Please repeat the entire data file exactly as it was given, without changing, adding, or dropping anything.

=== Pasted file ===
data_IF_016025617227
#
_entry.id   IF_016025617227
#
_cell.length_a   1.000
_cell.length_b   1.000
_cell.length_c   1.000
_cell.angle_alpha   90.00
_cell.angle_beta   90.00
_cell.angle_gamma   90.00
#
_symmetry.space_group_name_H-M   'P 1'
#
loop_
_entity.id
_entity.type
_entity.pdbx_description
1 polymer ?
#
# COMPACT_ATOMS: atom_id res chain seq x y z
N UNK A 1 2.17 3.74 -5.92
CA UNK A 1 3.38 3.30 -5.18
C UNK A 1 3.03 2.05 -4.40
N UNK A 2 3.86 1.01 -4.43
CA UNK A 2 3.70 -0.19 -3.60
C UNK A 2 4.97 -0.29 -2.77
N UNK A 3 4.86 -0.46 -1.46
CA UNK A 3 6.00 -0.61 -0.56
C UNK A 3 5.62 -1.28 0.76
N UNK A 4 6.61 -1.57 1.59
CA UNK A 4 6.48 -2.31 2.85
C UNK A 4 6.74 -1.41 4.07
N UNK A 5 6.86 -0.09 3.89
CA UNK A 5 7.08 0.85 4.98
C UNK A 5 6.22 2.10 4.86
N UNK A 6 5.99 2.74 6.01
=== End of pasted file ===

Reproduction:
data_IF_016025617227
#
_entry.id   IF_016025617227
#
_cell.length_a   1.000
_cell.length_b   1.000
_cell.length_c   1.000
_cell.angle_alpha   90.00
_cell.angle_beta   90.00
_cell.angle_gamma   90.00
#
_symmetry.space_group_name_H-M   'P 1'
#
loop_
_entity.id
_entity.type
_entity.pdbx_description
1 polymer ?
#
# COMPACT_ATOMS: atom_id res chain seq x y z
N UNK A 1 2.17 3.74 -5.92
CA UNK A 1 3.38 3.30 -5.18
C UNK A 1 3.03 2.05 -4.40
N UNK A 2 3.86 1.01 -4.43
CA UNK A 2 3.70 -0.19 -3.60
C UNK A 2 4.97 -0.29 -2.77
N UNK A 3 4.86 -0.46 -1.46
CA UNK A 3 6.00 -0.61 -0.56
C UNK A 3 5.62 -1.28 0.76
N UNK A 4 6.61 -1.57 1.59
CA UNK A 4 6.48 -2.31 2.85
C UNK A 4 6.74 -1.41 4.07
N UNK A 5 6.86 -0.09 3.89
CA UNK A 5 7.08 0.85 4.98
C UNK A 5 6.22 2.10 4.86
N UNK A 6 5.99 2.74 6.01